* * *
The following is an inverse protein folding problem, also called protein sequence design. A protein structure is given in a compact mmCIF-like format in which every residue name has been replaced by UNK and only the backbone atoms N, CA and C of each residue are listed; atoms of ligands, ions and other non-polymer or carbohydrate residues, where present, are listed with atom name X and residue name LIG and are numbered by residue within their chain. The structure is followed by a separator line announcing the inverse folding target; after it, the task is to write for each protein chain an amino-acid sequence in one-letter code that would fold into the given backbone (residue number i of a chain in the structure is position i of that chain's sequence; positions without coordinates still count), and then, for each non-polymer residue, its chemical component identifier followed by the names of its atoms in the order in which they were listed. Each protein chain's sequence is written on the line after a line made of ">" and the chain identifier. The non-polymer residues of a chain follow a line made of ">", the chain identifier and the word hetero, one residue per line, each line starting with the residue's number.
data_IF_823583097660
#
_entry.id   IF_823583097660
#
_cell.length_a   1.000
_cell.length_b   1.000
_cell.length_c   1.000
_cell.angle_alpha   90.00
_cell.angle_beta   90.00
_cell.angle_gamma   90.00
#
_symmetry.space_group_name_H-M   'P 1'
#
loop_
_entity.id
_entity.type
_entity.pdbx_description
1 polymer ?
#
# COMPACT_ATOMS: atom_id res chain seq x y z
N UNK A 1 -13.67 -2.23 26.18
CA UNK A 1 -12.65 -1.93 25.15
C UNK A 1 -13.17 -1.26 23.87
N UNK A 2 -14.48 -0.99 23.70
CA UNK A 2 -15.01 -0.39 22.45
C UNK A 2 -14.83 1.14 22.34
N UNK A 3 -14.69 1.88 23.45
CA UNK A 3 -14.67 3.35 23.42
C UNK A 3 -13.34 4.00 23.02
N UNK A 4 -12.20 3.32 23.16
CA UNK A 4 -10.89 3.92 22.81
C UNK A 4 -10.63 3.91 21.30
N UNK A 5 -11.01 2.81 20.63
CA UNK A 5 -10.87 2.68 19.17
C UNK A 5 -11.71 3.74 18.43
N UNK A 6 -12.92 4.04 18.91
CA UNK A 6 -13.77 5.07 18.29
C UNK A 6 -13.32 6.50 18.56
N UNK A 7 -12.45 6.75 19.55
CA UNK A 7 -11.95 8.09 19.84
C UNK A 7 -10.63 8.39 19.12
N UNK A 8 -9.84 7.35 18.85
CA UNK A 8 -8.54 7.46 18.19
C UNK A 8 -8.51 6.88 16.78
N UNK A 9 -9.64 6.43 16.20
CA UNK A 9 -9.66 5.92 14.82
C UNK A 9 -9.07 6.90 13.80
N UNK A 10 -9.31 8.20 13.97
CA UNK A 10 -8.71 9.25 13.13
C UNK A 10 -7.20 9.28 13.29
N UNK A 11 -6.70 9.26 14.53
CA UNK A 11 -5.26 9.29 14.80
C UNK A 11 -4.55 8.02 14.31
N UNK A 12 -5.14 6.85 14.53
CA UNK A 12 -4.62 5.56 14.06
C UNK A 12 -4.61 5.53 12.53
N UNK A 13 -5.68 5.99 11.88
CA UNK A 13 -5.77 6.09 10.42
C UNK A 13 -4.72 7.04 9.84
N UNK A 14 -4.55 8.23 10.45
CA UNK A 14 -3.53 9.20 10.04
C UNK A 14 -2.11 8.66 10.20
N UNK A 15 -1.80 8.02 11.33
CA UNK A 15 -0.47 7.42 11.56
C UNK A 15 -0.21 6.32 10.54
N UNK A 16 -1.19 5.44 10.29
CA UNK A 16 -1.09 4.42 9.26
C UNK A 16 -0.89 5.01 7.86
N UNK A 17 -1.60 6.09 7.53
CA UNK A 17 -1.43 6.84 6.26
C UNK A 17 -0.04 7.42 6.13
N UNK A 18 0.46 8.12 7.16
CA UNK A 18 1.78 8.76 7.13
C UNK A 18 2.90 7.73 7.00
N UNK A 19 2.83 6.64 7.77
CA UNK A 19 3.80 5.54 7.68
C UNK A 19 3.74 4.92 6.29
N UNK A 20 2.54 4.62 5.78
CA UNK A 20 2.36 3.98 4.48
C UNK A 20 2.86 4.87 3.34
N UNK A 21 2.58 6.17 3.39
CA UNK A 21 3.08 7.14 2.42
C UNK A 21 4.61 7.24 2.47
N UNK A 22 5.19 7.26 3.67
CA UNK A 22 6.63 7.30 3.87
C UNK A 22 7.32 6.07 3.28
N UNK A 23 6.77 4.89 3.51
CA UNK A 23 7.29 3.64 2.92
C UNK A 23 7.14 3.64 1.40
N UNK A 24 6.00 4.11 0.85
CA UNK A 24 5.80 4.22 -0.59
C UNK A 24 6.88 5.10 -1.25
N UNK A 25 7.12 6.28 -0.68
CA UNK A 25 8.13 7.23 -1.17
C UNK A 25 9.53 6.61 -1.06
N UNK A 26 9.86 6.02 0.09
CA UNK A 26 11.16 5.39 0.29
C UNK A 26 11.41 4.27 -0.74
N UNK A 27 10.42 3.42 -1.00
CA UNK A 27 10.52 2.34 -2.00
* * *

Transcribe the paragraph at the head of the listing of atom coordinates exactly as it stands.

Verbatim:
The following is an inverse protein folding problem, also called protein sequence design. A protein structure is given in a compact mmCIF-like format in which every residue name has been replaced by UNK and only the backbone atoms N, CA and C of each residue are listed; atoms of ligands, ions and other non-polymer or carbohydrate residues, where present, are listed with atom name X and residue name LIG and are numbered by residue within their chain. The structure is followed by a separator line announcing the inverse folding target; after it, the task is to write for each protein chain an amino-acid sequence in one-letter code that would fold into the given backbone (residue number i of a chain in the structure is position i of that chain's sequence; positions without coordinates still count), and then, for each non-polymer residue, its chemical component identifier followed by the names of its atoms in the order in which they were listed. Each protein chain's sequence is written on the line after a line made of ">" and the chain identifier. The non-polymer residues of a chain follow a line made of ">", the chain identifier and the word hetero, one residue per line, each line starting with the residue's number.